Editor’s note: The following essay is part of Deseret Magazine’s issue on the fate of the religious university, with contributions by presidents and scholars from Baylor University, BYU, Catholic University, George Fox University, Wheaton College and Yeshiva University, among others. Read all the essays here.
As a doctoral student at Washington University in St. Louis, I learned firsthand how devastating Alzheimer’s disease is to patients and their families. I then devoted my scientific career to developing a cure. Over nearly two decades, my research direction and experimental approaches were shaped by many forces. Some were noble influences that kept me aligned with my goal of curing Alzheimer’s disease. Other influences, even those that were simple practical constraints, distracted me from my purpose.
As university president at BYU-Hawaii, I lead strategy and innovation that supports the development and success of our students. Strategy in higher education is motivated by a variety of forces, including finances, institutional prestige, research outcomes and many others. Managing and balancing these forces while maintaining a singular focus on the institutional mission is an ongoing challenge.
In my work I have learned that faith is an important, and often overlooked, motivator of strategy and innovation in higher education. At BYU-Hawaii our mission statement specifies that faith in Jesus Christ is a desired outcome for our students.
Focusing on this mission requires specific strategies and daily decisions, from an institutional commitment to providing financial aid to the careful planning of curriculum. BYU-Hawaii’s affiliation with The Church of Jesus Christ of Latter-day Saints has made it possible to maintain a singular focus on our mission despite these challenges. Work-study programs, conducted in collaboration with the Polynesian Cultural Center, have been developed and refined to provide financial support for students in need. These programs allow students to work 19 hours a week and receive complete support for tuition, fees, and room and board. More than one-third of BYU-Hawaii students are thriving in these innovative work-study programs, and we are working to expand this support to nearly two-thirds of our students. The English as an International Language program uses faculty instructors, recent graduates and current students to provide teaching and mentoring resources for nonnative speakers of English and facilitate success in their university courses.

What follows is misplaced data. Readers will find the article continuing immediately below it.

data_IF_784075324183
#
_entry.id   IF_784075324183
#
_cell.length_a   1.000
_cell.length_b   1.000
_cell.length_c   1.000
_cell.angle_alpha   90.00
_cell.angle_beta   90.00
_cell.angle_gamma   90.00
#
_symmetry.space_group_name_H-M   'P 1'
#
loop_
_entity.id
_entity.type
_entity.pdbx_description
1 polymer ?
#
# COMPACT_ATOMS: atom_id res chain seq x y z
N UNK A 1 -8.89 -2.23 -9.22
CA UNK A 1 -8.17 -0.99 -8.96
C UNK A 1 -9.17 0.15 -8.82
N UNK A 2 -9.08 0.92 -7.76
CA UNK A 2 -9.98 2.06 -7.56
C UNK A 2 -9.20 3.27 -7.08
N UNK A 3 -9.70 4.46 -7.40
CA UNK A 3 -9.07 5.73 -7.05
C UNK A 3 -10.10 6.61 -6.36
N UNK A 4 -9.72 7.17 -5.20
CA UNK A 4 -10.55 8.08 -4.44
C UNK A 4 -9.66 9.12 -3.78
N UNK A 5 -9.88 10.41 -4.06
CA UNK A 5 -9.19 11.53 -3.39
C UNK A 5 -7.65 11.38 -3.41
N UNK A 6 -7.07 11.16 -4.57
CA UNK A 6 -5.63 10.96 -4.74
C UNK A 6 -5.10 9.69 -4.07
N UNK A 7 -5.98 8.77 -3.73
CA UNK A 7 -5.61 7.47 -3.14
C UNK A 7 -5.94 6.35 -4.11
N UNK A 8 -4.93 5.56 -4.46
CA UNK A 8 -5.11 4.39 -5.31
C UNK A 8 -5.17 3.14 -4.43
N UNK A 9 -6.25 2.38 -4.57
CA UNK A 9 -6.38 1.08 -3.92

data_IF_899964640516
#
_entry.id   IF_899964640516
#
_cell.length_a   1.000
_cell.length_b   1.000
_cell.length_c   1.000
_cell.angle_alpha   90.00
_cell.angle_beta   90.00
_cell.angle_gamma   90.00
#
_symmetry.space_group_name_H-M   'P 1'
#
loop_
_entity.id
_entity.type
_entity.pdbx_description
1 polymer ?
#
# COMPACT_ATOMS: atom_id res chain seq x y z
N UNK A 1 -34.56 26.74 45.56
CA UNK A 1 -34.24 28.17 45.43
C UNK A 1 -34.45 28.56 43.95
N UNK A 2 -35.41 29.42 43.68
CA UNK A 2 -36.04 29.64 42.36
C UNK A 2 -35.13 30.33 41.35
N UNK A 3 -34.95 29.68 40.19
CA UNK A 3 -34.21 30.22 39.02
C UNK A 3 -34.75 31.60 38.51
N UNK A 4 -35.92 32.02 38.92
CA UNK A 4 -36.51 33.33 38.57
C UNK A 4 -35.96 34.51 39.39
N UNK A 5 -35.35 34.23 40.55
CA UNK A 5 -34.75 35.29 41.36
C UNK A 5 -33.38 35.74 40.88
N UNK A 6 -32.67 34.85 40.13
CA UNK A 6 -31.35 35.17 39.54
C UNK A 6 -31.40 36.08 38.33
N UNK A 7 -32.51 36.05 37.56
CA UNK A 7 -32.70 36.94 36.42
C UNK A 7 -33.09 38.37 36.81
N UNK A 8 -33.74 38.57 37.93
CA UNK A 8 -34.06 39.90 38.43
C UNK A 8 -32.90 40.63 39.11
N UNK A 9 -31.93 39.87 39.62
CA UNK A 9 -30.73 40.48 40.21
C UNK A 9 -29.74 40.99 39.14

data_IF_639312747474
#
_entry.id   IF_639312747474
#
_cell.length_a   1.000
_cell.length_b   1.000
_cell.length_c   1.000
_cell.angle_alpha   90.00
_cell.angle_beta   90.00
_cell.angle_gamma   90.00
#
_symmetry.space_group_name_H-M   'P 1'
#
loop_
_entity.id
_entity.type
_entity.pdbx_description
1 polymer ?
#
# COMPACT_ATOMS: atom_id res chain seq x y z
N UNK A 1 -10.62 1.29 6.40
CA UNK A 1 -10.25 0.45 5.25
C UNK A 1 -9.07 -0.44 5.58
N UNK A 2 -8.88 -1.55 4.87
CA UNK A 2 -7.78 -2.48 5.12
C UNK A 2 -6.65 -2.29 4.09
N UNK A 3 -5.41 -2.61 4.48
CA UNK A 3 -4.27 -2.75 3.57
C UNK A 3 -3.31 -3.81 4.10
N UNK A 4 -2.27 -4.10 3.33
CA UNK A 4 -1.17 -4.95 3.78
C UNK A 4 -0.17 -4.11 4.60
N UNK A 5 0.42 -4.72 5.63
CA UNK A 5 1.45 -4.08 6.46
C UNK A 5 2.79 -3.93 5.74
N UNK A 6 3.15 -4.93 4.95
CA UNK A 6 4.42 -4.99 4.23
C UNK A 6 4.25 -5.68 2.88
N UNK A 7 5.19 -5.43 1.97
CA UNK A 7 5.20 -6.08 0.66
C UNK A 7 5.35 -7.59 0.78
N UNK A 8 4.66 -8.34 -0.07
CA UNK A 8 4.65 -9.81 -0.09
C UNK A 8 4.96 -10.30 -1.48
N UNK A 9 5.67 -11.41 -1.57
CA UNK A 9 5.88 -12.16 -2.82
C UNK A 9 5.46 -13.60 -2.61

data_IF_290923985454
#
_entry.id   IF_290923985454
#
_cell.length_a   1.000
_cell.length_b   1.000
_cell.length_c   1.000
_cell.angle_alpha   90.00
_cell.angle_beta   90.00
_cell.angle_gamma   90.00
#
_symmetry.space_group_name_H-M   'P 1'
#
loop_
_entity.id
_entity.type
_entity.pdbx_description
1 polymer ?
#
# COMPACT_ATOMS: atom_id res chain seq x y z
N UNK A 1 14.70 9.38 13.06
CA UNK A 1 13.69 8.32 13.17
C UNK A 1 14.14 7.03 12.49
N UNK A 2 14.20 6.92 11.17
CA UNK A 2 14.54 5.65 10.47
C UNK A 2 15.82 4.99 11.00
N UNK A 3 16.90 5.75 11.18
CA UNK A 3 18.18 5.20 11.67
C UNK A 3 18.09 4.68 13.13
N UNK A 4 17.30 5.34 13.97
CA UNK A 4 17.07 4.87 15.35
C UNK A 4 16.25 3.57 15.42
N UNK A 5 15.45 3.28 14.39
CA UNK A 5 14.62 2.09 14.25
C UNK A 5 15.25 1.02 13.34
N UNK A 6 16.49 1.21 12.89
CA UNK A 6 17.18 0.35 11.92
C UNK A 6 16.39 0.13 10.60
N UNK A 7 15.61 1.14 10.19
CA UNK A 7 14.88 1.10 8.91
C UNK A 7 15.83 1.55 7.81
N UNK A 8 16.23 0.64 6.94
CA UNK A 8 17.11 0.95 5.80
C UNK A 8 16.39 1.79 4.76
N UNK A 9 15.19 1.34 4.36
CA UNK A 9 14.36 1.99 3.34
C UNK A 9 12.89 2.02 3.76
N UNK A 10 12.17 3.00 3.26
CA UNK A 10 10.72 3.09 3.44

Affiliation with the Church of Jesus Christ has allowed BYU-Hawaii to allocate resources to these and other key efforts, and remain mission-focused despite the unprecedented pressures that institutions of higher education have faced in recent years. This relationship is carefully maintained as the university upholds standards of admissions, hiring, teaching, and student and employee conduct that are aligned with the doctrines of The Church of Jesus Christ of Latter-day Saints.
Our mission is well beyond worldly standards of education. Our mission is to be and to build people who follow the example of Jesus Christ — people who are an example of unity, appreciation, esteem and love for one another. This mission, we believe, not only gives us a distinct identity, but gives us a unique advantage.
John S.K. Kauwe III is the president of BYU-Hawaii.